‘Bait Truck' Used by Cops Decried by South Side Residents, But Railroad Company Insists it Must Protect Freight

Ald. Roderick Sawyer, 6th, called on the City Council’s Committee on Public Safety to convene a hearing to hear from police leadership and the community members about the issue.

Railroad cops and Chicago police officers used a “bait truck” in a South Side neighborhood last week, citing an increase in break-ins at railyards. But some residents of the area feel the sting operation unjustly targeted members of the community desperate enough to commit a crime.

Norfolk Southern Police were supported by Chicago police in the surveillance operation aimed at catching crooks they say were breaking into freight containers at Norfolk Southern rail yards in Chicago. The effort involved leaving a semi-trailer parked in the area that would be monitored by officers to see if anyone might try and break in.

“Contrary to media reports, youth were not targeted—those arrested ranged in age from 21 to 59—and the unmarked truck, which was locked and unopened with no indication of its contents, was forcibly entered,” Norfolk Southern said in a statement released to NBC 5.

Chicago police deferred to the rail company for comment.

Ald. Roderick Sawyer, 6th, released a statement Wednesday as videos of the incident began to circulating online.

“This bait truck operation is an unacceptable and inappropriate use of police resources,” the statement reads. “In a moment where police capacity is clearly under extreme strain, these sort of tactics are the last thing we should be spending manpower and energy on.”

Sawyer called on the City Council’s Committee on Public Safety to convene a hearing to hear from police leadership and the community members about the issue.

“This initiative serves only to undermine already fragile efforts to build trust between law enforcement and the community, and to reinforce counterproductive policies that have contributed to the mass incarceration of Black youth in our city,” Sawyer said.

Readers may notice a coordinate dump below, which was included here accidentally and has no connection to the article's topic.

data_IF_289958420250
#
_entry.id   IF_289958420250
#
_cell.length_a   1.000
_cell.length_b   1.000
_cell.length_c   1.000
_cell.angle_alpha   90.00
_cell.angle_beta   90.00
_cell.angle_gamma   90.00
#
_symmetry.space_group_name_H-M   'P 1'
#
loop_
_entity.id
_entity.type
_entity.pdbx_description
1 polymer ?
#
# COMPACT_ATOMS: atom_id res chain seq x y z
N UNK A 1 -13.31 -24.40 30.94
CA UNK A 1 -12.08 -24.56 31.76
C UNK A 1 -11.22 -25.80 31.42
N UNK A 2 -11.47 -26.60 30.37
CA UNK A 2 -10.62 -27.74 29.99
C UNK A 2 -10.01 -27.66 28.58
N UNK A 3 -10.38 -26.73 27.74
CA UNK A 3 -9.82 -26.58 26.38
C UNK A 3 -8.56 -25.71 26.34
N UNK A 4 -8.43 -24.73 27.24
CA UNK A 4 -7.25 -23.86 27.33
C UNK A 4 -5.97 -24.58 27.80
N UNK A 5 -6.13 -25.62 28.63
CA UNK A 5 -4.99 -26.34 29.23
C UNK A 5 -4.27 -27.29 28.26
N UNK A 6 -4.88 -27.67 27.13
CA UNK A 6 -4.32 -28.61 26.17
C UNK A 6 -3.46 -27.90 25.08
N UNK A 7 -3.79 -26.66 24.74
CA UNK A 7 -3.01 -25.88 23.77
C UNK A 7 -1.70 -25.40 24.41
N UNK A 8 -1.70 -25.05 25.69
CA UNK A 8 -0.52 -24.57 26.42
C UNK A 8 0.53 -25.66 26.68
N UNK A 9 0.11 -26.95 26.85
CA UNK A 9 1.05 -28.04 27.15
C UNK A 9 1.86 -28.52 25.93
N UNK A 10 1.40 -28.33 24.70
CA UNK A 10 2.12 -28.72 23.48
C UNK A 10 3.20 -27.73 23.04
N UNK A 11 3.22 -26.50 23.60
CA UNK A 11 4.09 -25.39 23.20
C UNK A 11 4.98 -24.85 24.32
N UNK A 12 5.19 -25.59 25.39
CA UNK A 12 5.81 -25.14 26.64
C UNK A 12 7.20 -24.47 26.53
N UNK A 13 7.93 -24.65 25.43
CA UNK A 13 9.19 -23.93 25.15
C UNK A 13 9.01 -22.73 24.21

In a Facebook Live video posted by Martin Johnson on Friday, a white semi-trailer can be seen parked on Ashland Avenue near 56th Street in the Englewood neighborhood.

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Johnson shouts at passers-by that they should not touch the truck because it’s a “bait truck.”

“That’s them right there,” he says of a black SUV driving past the truck. “Ya’ll seen ‘em?”

“This is what they’re settin’ up in the neighborhood, people,” Johnson is heard saying in the video.

As a small group of people gathers near the semi-trailer, the SUV pulls up and rolls down a window. One of the members of the group, activist Jedidiah Brown, approaches the car and demands the semi-trailer be removed from the neighborhood.

“Get this out my neighborhood,” Brown says. “Stop locking up black kids or entrapping them!”

The car then rolls up its window and drives away, the video shows.

Shortly after, at least two uniformed Chicago police officers approach the man who initially spoke with the occupants of the black SUV. A third man in black fatigues with a vest that says “POLICE” in yellow letters on the back also approaches.

Brown continues to tell the police to “get this truck out of here.”

“Why?” a uniformed officer wearing sunglasses asks, adding that kids shouldn’t be breaking into trucks.

“I think this is bogus and ya’ll shouldn’t be entrapping black kids,” he tells the officers after explaining that he hadn’t touched the tractor-trailer.

Brown asks if the officers do similar sting operations in their own neighborhoods. One of them nods in the affirmative.

The officers tell him to Google “bait truck Chicago” for further examples of how common the practice is in other neighborhoods.

“I want them (to) go in Mt. Greenwood and do this,” Johnson says, referring to the Chicago neighborhood many police, firefighters and city workers live in.

Brown continues to talk to the officers, but the video’s audio is often indecipherable.

“Hey, man, if no one touches it, no one’s getting locked up,” one of the officers tells Brown.

A short while later, a man in black clothing and wearing an orange reflective vest climbs into the cabin of the tractor-trailer and drives it away.

“Ya’ll get this up outta Englewood,” Johnson says in the video. “Out our community!”

Jedidah suggests to the officers they “take these vests off and put some of these black kids in them, and then they have a job, then they have a career.”

“CPD’s hiring!” an officer responds.

The officers eventually get in an unmarked cruiser and drive away.

Karen Sheley, director of the police practices project for American Civil Liberties Union Illinois, issued a statement on the “bait truck” Wednesday afternoon.

“Police in Chicago must focus on building trust and better relationships within the communities they serve, not engage in stunts like bait trucks,” she said. “The Chicago Police Department admits that it can’t solve murders and violent crimes because communities of color don’t trust the Chicago Police. These stunts won’t help. Instead, police should focus on reform and improve outreach to communities that have too often been the target of police abuse.”

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